Rep. Barbara Comstock, first elected in 2014, is probably the single most vulnerable GOP incumbent in the House. In 2016, she won reelection by six points while her Northern Virginia district voted for Hillary Clinton 52 percent to 42 percent. In the 2017 governor's race, Democrat Ralph Northam annihilated Ed Gillespie 56 percent to 43 percent in the 10th CD. Down-ballot in the 10th CD, the "blue wave" swept out six incumbent GOP state delegates.
Republicans badly need a few lucky breaks to hold their House majority in November. So far in 2018, it's been the opposite story — from an unfriendly new Pennsylvania map to Speaker Paul Ryan's retirement and bleak special election results. But with five weeks to go before California's June 5 primary, Democrats are at risk of squandering several seats that would otherwise appear to be golden pickup opportunities.
Less than a week before Ohio's May 8 primary, uncertainty surrounds both primaries for the August 7 special election to replace GOP Rep. Pat Tiberi, who resigned in January to lead the Ohio Business Roundtable. Republicans remain locked in a bitter air war between state Sen. Troy Balderson and Liberty Township Trustee Melanie Leneghan, while Democratic Franklin County Recorder Danny O'Connor is seeking to stave off a late surge from the left.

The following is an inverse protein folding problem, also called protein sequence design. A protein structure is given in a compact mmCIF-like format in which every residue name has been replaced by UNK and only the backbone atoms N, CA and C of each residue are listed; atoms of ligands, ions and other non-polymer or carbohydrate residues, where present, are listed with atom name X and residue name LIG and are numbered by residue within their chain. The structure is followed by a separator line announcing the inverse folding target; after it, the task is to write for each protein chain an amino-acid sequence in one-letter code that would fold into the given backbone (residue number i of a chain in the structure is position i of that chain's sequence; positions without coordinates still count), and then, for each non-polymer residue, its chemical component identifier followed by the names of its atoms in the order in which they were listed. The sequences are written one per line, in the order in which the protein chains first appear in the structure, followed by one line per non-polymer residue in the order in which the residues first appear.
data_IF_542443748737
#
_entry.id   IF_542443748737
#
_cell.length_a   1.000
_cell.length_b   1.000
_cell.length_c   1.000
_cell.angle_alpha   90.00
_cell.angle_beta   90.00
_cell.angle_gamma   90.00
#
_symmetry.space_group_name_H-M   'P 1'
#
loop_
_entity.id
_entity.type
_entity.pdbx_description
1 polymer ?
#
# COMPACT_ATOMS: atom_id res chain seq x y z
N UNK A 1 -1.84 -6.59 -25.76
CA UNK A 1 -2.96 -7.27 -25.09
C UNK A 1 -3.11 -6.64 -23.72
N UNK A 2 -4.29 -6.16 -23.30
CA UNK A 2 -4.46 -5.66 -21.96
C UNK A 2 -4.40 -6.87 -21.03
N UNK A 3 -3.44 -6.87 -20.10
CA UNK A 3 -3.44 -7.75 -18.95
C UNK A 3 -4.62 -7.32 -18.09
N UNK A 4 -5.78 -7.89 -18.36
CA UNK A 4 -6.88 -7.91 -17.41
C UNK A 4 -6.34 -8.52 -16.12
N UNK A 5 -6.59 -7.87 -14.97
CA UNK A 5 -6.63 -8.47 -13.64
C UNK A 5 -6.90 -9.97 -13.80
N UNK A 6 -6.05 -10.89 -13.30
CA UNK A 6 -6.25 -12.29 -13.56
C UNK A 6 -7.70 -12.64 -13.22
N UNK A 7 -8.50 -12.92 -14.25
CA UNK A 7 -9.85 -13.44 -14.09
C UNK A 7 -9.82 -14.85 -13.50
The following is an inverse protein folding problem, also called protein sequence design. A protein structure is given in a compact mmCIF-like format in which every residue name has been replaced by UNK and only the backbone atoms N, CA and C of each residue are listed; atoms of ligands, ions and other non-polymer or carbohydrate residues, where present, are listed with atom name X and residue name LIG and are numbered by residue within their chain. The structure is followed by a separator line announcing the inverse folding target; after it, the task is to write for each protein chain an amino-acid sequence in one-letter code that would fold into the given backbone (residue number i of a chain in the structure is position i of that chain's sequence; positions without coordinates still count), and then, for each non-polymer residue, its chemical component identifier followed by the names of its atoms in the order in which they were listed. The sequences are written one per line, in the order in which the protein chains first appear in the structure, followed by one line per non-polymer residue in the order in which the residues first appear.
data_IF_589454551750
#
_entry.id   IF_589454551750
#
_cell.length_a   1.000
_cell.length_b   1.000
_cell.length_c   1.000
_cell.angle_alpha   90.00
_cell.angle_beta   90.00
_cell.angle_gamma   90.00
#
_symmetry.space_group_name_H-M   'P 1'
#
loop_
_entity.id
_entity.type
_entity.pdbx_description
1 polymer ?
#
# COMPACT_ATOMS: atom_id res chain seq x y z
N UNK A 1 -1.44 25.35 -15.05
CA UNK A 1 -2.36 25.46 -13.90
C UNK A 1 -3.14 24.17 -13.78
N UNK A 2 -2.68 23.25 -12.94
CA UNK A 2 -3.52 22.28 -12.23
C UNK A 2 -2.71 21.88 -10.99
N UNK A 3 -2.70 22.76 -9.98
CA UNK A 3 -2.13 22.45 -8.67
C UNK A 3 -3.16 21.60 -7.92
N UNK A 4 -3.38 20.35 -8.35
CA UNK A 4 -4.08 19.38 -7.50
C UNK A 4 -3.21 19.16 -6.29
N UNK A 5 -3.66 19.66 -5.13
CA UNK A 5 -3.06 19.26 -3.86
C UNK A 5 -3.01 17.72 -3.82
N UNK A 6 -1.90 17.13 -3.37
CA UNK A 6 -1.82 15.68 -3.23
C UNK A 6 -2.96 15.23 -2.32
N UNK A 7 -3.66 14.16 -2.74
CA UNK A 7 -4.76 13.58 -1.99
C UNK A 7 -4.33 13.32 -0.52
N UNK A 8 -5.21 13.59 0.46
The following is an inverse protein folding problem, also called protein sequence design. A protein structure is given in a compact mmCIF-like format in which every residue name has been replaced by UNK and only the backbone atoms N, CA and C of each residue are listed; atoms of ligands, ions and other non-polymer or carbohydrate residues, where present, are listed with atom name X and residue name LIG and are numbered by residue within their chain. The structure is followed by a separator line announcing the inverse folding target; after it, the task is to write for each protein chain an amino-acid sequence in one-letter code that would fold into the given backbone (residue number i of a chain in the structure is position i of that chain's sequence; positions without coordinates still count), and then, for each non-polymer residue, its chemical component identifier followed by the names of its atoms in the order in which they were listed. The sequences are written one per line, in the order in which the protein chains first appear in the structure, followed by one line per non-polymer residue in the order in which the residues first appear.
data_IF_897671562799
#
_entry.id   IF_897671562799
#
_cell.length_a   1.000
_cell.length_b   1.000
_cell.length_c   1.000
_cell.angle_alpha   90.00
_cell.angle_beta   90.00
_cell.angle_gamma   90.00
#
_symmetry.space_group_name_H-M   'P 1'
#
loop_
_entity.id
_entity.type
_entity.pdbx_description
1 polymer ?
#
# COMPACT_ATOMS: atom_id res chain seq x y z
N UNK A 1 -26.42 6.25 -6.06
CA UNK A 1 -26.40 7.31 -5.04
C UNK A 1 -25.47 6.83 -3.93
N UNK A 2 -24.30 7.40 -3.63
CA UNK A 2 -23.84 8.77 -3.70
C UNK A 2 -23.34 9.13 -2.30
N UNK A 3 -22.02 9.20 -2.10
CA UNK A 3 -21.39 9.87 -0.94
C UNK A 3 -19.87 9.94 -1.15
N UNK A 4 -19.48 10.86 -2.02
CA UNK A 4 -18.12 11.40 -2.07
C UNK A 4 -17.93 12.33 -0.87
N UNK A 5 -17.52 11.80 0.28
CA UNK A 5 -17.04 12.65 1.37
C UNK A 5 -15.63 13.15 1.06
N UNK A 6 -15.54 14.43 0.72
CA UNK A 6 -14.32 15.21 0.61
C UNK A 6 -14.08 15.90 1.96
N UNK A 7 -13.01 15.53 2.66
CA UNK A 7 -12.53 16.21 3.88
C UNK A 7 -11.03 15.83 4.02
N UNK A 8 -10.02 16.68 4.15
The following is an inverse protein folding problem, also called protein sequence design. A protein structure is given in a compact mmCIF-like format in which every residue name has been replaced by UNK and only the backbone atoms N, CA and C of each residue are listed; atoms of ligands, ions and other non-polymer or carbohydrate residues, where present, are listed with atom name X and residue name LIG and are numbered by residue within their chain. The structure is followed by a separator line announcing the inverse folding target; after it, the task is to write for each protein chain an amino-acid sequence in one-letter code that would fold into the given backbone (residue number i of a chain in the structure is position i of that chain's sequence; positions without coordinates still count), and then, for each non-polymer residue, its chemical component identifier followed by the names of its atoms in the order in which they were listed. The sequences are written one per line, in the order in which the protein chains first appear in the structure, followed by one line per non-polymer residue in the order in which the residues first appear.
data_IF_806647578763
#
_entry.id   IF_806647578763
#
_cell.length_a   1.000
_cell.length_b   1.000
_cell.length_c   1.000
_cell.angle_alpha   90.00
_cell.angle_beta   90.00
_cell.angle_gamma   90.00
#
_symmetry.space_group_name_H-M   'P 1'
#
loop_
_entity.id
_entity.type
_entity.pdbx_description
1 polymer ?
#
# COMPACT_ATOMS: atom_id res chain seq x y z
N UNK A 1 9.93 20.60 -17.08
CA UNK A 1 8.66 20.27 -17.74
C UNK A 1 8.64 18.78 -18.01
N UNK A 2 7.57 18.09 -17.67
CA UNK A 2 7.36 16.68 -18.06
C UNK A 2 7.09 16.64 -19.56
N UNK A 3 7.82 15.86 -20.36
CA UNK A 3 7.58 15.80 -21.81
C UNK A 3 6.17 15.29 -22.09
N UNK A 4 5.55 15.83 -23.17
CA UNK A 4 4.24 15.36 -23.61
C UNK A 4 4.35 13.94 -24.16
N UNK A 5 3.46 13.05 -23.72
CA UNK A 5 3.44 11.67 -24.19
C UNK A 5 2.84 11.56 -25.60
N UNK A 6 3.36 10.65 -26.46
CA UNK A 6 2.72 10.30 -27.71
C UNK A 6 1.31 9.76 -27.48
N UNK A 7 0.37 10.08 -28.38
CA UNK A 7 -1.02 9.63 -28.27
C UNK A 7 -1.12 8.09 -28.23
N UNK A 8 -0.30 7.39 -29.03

Every day, it seems, another warning light goes off on the GOP’s dashboard, a blinking reminder of their ensuing troubles for 2018. There are a record number of GOP retirements — including that of House Speaker Ryan. Democratic challengers are outraising GOP incumbents. And, of course, there's the most recent under-performance of a GOP candidate in Arizona’s 8th district special election.
Speaker Paul Ryan's retirement plans could complicate the House GOP's fundraising math. In 2017, Ryan's joint fundraising committee brought in $44 million and transferred $32 million to the NRCC. His exit could leave GOP donors skittish. But even before last week, Democratic donors had been demonstrating far more enthusiasm on a race-by-race basis, a fact reflected in the newest House fundraising reports.
In the wake of Speaker Paul Ryan’s announcement this week that he was retiring from Congress, many have argued that President Trump’s take-over of the GOP is now complete. Ryan, it’s argued, decided it was easier to cede the party to Trump’s populist and nationalist ideology rather than try to fight it.
Speaker Paul Ryan's announcement that he will not seek reelection to his southeastern Wisconsin district in 2018 (though he will serve out the rest of his term) is a deep blow to his party's morale in its uphill efforts to hold the House majority. It's also not entirely a surprise: when he reluctantly took the speaker's gavel in 2015 under heavy pressure, he couldn't have imagined he would have to deal with a President Donald Trump.
If it were up to congressional Republicans, President Trump would spend the next eight months relentlessly focusing on tax cuts and the growing economy. After all, the tax cut legislation is the only substantive piece of legislation the GOP-controlled Congress has passed, and the economy is one of the few bright spots in an otherwise chaotic and divisive year.